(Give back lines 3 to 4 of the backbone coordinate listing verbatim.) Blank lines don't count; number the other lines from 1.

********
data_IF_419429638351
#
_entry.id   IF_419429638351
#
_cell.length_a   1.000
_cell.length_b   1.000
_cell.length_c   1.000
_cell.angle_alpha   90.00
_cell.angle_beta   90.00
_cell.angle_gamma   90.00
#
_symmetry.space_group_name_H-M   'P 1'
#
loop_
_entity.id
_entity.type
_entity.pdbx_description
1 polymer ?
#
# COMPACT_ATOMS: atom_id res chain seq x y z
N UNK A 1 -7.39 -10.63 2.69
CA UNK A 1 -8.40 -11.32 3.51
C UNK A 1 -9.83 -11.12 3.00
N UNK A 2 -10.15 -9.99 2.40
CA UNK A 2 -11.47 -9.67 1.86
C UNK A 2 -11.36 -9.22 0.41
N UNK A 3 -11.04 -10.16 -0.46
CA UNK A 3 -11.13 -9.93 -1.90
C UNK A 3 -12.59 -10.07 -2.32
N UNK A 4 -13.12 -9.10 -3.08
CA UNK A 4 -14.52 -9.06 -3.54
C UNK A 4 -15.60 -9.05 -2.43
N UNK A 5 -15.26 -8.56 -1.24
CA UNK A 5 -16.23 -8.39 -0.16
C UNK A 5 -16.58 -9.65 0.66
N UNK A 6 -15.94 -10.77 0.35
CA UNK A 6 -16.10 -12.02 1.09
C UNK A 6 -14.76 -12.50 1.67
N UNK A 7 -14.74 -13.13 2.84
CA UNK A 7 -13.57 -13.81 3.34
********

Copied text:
_entry.id   IF_419429638351
#